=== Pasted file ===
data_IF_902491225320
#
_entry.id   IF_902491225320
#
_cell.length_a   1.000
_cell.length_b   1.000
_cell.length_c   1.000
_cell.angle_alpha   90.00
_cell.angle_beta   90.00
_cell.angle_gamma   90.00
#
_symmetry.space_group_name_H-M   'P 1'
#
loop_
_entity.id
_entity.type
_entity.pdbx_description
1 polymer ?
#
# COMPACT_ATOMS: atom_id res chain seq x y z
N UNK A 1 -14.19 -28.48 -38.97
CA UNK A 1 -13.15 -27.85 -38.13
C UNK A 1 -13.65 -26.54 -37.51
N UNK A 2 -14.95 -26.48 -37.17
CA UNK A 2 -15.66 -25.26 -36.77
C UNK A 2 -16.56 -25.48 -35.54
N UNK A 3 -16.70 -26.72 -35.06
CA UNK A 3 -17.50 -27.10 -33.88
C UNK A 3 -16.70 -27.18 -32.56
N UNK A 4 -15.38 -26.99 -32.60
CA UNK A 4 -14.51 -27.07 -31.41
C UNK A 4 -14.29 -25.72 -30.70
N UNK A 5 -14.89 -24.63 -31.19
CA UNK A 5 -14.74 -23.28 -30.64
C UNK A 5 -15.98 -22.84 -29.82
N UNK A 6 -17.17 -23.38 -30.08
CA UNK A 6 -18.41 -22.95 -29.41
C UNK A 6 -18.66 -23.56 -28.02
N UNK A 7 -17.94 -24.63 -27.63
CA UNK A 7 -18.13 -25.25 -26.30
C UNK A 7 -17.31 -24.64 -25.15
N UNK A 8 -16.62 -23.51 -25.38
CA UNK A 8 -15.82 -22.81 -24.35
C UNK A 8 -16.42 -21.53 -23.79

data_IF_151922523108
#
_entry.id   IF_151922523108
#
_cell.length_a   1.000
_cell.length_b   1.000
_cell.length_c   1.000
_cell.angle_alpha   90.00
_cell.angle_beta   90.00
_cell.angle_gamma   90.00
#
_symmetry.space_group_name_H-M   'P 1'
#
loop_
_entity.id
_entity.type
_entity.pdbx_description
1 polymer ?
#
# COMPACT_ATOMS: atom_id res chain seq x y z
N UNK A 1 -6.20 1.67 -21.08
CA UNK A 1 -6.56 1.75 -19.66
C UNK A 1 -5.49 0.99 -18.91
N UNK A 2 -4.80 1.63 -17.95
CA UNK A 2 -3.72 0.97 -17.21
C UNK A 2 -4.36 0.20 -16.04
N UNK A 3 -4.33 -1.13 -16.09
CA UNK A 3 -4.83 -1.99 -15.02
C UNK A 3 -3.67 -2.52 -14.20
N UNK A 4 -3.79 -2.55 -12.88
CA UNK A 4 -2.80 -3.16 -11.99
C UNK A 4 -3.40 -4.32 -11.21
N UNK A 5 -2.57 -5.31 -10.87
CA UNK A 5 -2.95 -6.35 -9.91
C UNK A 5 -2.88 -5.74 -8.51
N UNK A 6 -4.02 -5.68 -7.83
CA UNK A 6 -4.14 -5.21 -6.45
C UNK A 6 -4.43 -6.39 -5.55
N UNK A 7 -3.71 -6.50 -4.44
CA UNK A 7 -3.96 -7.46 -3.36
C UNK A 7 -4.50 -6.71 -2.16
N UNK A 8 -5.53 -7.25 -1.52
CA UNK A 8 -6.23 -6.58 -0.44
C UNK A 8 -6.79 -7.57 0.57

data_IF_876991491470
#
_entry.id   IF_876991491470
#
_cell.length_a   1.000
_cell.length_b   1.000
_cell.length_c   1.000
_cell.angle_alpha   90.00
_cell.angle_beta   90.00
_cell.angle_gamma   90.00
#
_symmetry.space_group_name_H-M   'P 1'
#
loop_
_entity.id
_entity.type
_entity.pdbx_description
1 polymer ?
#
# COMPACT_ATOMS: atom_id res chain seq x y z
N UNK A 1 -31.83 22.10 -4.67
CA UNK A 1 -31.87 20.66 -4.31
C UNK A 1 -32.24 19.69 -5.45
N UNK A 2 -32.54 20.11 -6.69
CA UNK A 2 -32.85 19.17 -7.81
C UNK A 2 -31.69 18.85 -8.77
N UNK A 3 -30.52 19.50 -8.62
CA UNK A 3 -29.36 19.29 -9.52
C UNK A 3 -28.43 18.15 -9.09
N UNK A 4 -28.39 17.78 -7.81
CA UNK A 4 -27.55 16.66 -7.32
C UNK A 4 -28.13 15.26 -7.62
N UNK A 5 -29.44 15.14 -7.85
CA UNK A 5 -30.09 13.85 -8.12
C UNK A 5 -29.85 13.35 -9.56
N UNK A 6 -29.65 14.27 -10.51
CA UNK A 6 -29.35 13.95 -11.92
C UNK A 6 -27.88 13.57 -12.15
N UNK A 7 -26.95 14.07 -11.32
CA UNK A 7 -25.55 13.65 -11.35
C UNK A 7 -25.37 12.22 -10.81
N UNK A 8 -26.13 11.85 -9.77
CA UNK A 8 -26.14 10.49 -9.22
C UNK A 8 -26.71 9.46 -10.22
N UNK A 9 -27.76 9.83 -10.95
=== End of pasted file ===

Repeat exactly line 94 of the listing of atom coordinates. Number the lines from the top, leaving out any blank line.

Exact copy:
_cell.length_b   1.000